Egypt’s pipeline for green hydrogen projects stands at 11.62 gigawatts (GW), equivalent to over 1.57 million tonnes of green hydrogen, ranking the country in the top three green hydrogen pipelines globally, after Australia and on par with Mauritania. The estimated cost for these hydrogen projects alone, without additional infrastructures, will be around $20 billion. The projects are expected to come online before 2035, according to Rystad Energy research.

The series of projects announced in Egypt over the past three months has captivated foreign developers, highlighted the country’s potential, and came as the country gears up to host COP27 in 2023. The interest shown by international developers in Egypt is due to some favorable factors including the country’s location, natural gas infrastructure, liquefaction facilities, bunkering market, and marine ports, as well as its high solar and wind potential. Egypt is also close to markets like the European Union and the Middle East – regions set to see a huge demand for hydrogen in the coming years.

The government of Egypt plans to release a $40-billion national hydrogen plan in the coming months, recognizing the importance of production, storage and export/import of green hydrogen and ammonia under its economic development strategy and allowing for state support and tax incentives. The process of establishing, operating, and managing hydrogen projects has been simplified, requiring a single permit, which means less red tape. Additional incentives could include special custom points for export/import, utilities connection costs being passed on to the state, the reimbursement of 50% of land allocation costs (under the condition that the project commences production within two years) and other non-fiscal incentives.

“Egypt has all the prerequisites to become a green hydrogen giant – fantastic renewable potential, space for mega projects and construction expertise. The 40 billion in planned investments by the Egyptian government demonstrates commitment and will bring further foreign investment. Sitting between three continents and with the Suez Canal carrying approximately 12% of all the seaborne freight in the world, Egypt can supply renewable energy near and far. The domestic market will benefit too as the Egyptian agriculture sector can look forward to being one of the greenest when it comes to fertilizer use,” says Dr Minh Khoi Le, Head of Hydrogen at Rystad Energy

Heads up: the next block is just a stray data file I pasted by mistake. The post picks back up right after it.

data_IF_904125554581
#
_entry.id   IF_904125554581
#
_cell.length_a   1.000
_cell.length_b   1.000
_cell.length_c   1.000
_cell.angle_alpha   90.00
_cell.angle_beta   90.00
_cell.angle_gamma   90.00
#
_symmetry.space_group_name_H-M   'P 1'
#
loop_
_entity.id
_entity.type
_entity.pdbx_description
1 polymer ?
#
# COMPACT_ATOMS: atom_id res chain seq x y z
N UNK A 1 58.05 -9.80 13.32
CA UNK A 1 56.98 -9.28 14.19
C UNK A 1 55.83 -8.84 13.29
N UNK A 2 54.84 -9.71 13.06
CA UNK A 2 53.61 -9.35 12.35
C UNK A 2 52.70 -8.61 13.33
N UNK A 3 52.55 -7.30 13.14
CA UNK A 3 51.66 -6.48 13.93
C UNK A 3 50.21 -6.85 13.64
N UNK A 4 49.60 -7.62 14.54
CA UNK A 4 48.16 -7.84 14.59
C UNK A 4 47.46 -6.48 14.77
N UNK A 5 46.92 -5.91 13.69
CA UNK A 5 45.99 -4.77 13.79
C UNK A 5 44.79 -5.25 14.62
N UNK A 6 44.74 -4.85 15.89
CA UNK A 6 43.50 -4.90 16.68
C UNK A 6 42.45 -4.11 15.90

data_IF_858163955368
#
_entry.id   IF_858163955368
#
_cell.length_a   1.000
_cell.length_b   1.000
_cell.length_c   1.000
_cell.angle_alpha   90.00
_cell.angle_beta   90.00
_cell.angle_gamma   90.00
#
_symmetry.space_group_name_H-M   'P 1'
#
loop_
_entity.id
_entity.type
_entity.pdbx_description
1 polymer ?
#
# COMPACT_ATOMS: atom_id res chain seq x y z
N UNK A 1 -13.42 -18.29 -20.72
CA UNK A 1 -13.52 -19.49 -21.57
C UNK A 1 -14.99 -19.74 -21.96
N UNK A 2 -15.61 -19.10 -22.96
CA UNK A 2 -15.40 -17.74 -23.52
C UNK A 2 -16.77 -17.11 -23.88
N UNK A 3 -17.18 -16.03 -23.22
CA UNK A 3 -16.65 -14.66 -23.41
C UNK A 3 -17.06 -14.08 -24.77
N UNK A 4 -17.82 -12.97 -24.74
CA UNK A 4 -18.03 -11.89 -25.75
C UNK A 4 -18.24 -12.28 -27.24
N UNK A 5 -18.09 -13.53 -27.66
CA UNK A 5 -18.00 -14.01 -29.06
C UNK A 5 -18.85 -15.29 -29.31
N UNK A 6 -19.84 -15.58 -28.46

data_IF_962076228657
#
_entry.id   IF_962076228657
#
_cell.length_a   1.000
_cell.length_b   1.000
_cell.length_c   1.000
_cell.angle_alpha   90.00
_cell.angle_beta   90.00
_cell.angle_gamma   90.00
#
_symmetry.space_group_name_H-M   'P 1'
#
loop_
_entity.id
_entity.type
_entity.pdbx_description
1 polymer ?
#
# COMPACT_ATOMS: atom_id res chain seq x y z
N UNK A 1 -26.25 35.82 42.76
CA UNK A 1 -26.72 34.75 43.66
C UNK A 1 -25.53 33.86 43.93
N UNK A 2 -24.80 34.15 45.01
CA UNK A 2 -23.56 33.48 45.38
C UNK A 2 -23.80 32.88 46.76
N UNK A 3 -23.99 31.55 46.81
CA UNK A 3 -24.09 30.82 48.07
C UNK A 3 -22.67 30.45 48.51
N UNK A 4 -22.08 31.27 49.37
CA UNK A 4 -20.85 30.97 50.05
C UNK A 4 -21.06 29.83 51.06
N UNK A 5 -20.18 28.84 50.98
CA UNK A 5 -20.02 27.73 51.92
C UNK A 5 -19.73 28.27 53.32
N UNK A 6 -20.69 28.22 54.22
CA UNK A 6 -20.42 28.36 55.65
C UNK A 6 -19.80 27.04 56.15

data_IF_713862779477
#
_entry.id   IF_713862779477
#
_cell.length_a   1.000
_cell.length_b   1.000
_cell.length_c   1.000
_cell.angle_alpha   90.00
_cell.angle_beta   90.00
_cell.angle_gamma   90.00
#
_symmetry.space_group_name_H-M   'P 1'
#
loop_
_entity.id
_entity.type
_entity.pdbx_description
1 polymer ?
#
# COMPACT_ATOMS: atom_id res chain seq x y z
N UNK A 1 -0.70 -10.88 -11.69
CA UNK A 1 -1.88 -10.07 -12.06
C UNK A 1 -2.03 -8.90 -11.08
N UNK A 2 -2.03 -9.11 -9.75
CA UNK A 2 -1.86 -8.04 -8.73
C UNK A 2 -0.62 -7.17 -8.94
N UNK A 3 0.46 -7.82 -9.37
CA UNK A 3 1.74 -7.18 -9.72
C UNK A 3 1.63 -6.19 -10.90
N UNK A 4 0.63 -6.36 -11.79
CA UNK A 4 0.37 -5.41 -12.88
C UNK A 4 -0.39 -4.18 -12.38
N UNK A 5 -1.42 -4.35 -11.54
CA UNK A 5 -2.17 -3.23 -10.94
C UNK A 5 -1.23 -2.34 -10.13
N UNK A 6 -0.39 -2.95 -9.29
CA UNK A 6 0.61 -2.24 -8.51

This plan would be a huge development for Egypt’s green hydrogen economy. The upcoming legislation will enable green hydrogen and ammonia plans, and with the over 11-GW of projects already announced, Rystad Energy expects a huge inflow of foreign investment into the country. Several feasibility studies and MoUs between Egyptian state entities and leading international ammonia and hydrogen market players for the development of green ammonia and green hydrogen have been reported in 2021. These studies and preliminary agreements are expected to proceed to projects due to the commitment from the Egyptian government that should encourage additional international investors to enter the Egyptian hydrogen and ammonia market.

Major announcements made this year include French utility EDF and ZeroWaste, a UAE-based project developer, which signed an MoU with Egypt’s Suez Canal Economic Zone (SCZONE) to produce 350,000 tonnes of green fuel annually in the Ain Sokhna region for ships, vessels, and tankers crossing the Suez Canal. The project’s first phase will produce 140,000 tonnes of green ammonia using close to 25,000 tonnes of green hydrogen from desalinated seawater and renewable energy as feedstock. Commissioning is scheduled for 1Q 2026. Capacity will then gradually increase to 350,000 tonnes of green ammonia production per year. The project will involve a total investment of $3 billion. AMEA Power, a subsidiary of Al Nowais Group, also inked an MoU with SCZONE to produce 390,000 tonnes of green ammonia per year in Ain Sokhna for export purposes. In addition, Norway’s Scatec announced plans to develop a $5 billion green hydrogen and ammonia facility, that will also be located in the SCZONE. Scatec inked an MoU with the General Authority for SCZONE for the project, which will be capable of producing 1 million tonne of green ammonia annually, and could potential expand to 3 million tonnes green ammonia. The green ammonia will mainly be exported to European and Asian markets, where demand for clean ammonia is increasing rapidly.

Other projects in the country come from Danish shipping company Maersk. British oilfield services provider Petrofac and New-York based hydrogen production and energy storage company H2-Industries aim to produce green fuels, green ammonia as well as liquid organic hydrogen carriers (LOHC).

Almost 80% of the announced green hydrogen projects in Egypt are planned for SCZONE, a global logistics hub that aims to connect Europe, Africa and Asia through the Arabian Gulf and is responsible for 20% of the international container trade and 10% of the seaborne trade. The hub’s Air Sokhna region enjoys proximity to a seawater desalination plant (150,000 m3/day), sewage treatment plant (35,000 m3/day), and bunkering facilities like ammonia (80,000 tonnes), which make it very suitable for the trade of hydrogen and its derivatives. The seven projects announced for the region in the last three months have a combined capacity of 10.76 GW, meaning an output of over 1.5 million tonnes of green hydrogen.